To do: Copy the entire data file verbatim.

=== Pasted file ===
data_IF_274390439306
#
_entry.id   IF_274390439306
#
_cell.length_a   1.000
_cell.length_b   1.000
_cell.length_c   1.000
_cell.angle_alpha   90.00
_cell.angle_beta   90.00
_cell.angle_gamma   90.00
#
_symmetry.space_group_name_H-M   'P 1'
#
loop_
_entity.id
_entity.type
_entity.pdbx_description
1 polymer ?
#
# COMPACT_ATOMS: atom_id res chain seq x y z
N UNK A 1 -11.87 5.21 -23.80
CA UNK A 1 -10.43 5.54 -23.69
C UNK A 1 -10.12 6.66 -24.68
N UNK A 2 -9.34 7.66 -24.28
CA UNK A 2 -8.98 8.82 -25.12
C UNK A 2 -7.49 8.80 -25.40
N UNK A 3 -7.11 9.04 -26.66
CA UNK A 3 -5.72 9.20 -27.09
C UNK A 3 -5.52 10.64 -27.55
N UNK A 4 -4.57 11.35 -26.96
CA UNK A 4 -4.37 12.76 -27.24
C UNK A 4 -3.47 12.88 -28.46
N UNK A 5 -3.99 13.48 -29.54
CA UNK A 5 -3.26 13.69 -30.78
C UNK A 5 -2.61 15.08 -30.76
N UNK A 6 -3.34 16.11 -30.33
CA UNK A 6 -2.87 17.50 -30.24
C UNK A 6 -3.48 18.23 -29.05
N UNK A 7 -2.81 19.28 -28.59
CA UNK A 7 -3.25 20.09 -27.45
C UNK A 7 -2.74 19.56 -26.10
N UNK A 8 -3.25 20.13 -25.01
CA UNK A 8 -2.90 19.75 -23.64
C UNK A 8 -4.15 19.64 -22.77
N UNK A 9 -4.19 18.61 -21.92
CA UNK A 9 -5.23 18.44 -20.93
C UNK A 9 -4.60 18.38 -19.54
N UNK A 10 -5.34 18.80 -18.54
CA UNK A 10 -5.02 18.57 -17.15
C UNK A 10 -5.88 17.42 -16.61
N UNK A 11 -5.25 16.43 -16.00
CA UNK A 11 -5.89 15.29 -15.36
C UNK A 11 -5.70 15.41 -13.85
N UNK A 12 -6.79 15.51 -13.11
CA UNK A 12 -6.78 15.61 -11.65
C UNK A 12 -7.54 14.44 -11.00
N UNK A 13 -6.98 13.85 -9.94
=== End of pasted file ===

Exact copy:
data_IF_274390439306
#
_entry.id   IF_274390439306
#
_cell.length_a   1.000
_cell.length_b   1.000
_cell.length_c   1.000
_cell.angle_alpha   90.00
_cell.angle_beta   90.00
_cell.angle_gamma   90.00
#
_symmetry.space_group_name_H-M   'P 1'
#
loop_
_entity.id
_entity.type
_entity.pdbx_description
1 polymer ?
#
# COMPACT_ATOMS: atom_id res chain seq x y z
N UNK A 1 -11.87 5.21 -23.80
CA UNK A 1 -10.43 5.54 -23.69
C UNK A 1 -10.12 6.66 -24.68
N UNK A 2 -9.34 7.66 -24.28
CA UNK A 2 -8.98 8.82 -25.12
C UNK A 2 -7.49 8.80 -25.40
N UNK A 3 -7.11 9.04 -26.66
CA UNK A 3 -5.72 9.20 -27.09
C UNK A 3 -5.52 10.64 -27.55
N UNK A 4 -4.57 11.35 -26.96
CA UNK A 4 -4.37 12.76 -27.24
C UNK A 4 -3.47 12.88 -28.46
N UNK A 5 -3.99 13.48 -29.54
CA UNK A 5 -3.26 13.69 -30.78
C UNK A 5 -2.61 15.08 -30.76
N UNK A 6 -3.34 16.11 -30.33
CA UNK A 6 -2.87 17.50 -30.24
C UNK A 6 -3.48 18.23 -29.05
N UNK A 7 -2.81 19.28 -28.59
CA UNK A 7 -3.25 20.09 -27.45
C UNK A 7 -2.74 19.56 -26.10
N UNK A 8 -3.25 20.13 -25.01
CA UNK A 8 -2.90 19.75 -23.64
C UNK A 8 -4.15 19.64 -22.77
N UNK A 9 -4.19 18.61 -21.92
CA UNK A 9 -5.23 18.44 -20.93
C UNK A 9 -4.60 18.38 -19.54
N UNK A 10 -5.34 18.80 -18.54
CA UNK A 10 -5.02 18.57 -17.15
C UNK A 10 -5.88 17.42 -16.61
N UNK A 11 -5.25 16.43 -16.00
CA UNK A 11 -5.89 15.29 -15.36
C UNK A 11 -5.70 15.41 -13.85
N UNK A 12 -6.79 15.51 -13.11
CA UNK A 12 -6.78 15.61 -11.65
C UNK A 12 -7.54 14.44 -11.00
N UNK A 13 -6.98 13.85 -9.94